Encoding factor similarities to predict on unseen data


I am trying to predict a value for data which was not in the training set. I have two separate variables which give me a headache but I think that they both can be solved the same way. To make it clearer I’ll present them individually, but in reality they are both in the same model.

For the first I am trying to predict a value measured in different organisms under different conditions. The model might look like:

brm(value ~ 1 + temperature +  (1 |  organism)

Instead of simply fitting this as factors, I found this vignette:
Which allows me to use the phylogenetic data and encode the similarity of the organisms. I want to use this model to make predictions. It is possible that I need to predict the value for an organism without any data in the training set.

Is there a way to encode the phylogenetic relation differently such that for a new organism, I give more weight to the more closely related samples? I can assume that I know where the new organism is in the phylogenetic tree and hence can precompute this. There is this allow_new_levels which allows me to make predictions for unseen factors, but I’m not sure how this works and also don’t know how to incorporate more phylogenetic information.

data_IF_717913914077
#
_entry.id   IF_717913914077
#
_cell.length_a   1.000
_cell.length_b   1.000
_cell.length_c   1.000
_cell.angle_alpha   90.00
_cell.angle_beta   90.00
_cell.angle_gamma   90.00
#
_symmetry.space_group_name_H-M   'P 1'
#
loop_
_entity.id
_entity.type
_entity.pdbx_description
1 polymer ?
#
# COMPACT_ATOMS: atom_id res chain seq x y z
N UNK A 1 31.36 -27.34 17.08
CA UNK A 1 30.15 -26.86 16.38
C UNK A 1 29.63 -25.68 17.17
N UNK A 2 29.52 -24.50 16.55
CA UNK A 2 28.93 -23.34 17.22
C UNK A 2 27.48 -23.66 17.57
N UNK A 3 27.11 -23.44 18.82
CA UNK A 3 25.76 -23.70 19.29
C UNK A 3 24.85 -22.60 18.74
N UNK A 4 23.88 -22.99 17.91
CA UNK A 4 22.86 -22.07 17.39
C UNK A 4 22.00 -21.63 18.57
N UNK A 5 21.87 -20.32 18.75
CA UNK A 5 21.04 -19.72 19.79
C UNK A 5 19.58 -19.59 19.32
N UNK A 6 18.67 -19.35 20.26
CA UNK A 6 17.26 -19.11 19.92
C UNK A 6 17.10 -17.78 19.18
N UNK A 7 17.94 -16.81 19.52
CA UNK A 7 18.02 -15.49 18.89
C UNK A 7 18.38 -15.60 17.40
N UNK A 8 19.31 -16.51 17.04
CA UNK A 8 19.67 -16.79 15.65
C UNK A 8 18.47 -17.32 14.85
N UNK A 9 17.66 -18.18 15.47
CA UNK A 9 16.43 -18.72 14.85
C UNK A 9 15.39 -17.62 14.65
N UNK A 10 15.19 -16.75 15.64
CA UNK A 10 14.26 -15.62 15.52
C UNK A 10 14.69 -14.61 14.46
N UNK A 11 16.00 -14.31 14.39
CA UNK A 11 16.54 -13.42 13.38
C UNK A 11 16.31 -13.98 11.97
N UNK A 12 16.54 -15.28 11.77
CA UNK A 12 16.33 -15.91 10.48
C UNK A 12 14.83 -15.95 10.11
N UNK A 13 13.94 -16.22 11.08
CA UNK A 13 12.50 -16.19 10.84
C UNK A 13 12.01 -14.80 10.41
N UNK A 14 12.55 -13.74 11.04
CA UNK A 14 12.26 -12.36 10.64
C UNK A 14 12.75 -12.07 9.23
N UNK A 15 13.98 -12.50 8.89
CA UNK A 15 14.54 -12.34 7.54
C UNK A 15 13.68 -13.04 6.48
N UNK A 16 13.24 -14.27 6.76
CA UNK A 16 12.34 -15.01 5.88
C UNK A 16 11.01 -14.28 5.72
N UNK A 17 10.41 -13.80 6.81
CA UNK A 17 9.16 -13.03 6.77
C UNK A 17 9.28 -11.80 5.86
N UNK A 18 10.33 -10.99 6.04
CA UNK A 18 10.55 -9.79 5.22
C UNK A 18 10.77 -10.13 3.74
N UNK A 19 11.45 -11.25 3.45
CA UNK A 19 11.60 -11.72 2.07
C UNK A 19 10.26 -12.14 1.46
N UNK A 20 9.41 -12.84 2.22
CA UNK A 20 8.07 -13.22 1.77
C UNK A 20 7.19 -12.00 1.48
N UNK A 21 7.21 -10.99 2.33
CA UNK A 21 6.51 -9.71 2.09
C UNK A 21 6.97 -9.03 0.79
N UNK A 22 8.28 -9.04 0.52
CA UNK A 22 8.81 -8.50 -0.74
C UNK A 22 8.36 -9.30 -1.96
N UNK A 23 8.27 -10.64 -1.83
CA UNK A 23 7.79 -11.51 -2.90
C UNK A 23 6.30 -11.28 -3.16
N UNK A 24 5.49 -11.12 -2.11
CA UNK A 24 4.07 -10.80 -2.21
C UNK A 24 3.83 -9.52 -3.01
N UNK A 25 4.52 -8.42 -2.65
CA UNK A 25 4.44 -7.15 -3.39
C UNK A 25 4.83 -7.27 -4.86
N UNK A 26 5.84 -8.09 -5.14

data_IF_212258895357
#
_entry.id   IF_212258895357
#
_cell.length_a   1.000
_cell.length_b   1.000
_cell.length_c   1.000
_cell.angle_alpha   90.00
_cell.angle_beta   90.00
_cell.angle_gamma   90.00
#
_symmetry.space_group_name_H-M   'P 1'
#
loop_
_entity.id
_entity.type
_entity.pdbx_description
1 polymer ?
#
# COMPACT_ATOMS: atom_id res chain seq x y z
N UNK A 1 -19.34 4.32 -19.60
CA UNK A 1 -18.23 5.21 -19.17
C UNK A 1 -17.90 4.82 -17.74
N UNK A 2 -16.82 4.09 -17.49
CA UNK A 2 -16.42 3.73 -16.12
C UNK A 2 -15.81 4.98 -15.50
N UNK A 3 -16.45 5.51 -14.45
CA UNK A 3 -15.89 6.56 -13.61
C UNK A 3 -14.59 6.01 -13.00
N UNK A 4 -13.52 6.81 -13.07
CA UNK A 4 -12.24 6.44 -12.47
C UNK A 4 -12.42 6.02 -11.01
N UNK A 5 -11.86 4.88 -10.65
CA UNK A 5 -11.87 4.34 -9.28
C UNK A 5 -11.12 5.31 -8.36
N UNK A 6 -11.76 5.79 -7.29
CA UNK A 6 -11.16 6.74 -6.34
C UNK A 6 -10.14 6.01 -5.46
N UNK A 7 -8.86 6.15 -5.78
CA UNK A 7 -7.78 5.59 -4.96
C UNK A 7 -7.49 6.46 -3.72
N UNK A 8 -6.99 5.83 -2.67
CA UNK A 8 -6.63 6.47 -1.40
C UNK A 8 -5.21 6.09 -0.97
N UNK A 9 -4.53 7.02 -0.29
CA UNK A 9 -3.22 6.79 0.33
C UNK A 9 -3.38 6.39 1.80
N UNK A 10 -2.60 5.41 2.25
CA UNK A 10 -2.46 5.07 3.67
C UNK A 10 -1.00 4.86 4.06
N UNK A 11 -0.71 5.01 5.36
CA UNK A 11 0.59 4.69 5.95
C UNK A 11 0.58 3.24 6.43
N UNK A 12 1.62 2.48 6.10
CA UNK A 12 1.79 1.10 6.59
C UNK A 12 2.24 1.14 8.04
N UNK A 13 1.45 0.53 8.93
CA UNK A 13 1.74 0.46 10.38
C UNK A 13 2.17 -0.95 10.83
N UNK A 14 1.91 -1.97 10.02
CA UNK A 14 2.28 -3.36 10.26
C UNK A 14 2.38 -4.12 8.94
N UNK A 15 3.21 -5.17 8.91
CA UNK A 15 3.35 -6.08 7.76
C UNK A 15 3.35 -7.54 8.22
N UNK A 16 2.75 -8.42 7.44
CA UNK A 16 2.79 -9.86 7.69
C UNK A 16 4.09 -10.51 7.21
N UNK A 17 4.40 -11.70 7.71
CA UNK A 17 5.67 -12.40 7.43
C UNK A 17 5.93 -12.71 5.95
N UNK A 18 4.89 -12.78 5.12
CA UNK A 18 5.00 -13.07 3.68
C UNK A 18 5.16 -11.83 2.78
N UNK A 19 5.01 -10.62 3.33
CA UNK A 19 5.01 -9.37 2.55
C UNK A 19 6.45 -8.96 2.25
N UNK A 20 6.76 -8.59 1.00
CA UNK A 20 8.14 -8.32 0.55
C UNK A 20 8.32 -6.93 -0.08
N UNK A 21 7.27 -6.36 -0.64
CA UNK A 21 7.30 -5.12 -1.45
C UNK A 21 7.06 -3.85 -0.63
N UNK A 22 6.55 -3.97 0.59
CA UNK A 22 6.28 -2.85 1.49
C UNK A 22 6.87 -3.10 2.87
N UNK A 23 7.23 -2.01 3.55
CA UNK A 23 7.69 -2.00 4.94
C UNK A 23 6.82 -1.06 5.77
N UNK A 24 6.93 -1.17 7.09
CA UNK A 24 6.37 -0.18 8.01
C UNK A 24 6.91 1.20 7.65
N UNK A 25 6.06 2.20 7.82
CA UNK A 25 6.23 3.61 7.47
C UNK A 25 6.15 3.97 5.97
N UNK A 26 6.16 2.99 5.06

Ideally I use an existing phylogenetic tree (e.g. from Home - Taxonomy - NCBI), compute the distance/similarity of each organism (and not only these in the training set) and somehow pass this data to the model such that it can be used during the predictions.

For the second variable I give each experiment a hierarchical category which encodes the type of experiment. The model (ignoring organism) might look identical to the first one:

brm(value ~ temperature +  (1 |  category)

The category is composed of three numbers: a.b.c and can be seen as a flattened tree. Each level makes it more specific and we can measure similarity/distance as follows:

d(1.1.1, 1.1.1) = 0
d(1.1.x, 1.1.1) = 1 for x != 1

d(1.2.x, 1.1.1) = 2
d(1.x.y, 1.e.f) = 2 (if e != x)
d(2.x.y, 1.e,f) = 3

I hope you get the idea. There are only a finite number of categories, so similar to the phylogenetic tree, I could precompute the similarity of each category and pass this somehow to the model as an n\times n matrix. That way if there’s a category for which no experiment exists, I can leverage this knowledge and hopefully weigh similar categories more in the prediction.

I am very new to hierarchical and bayesian models, so if my approach is totally wrong then kindly let me know.

Thank you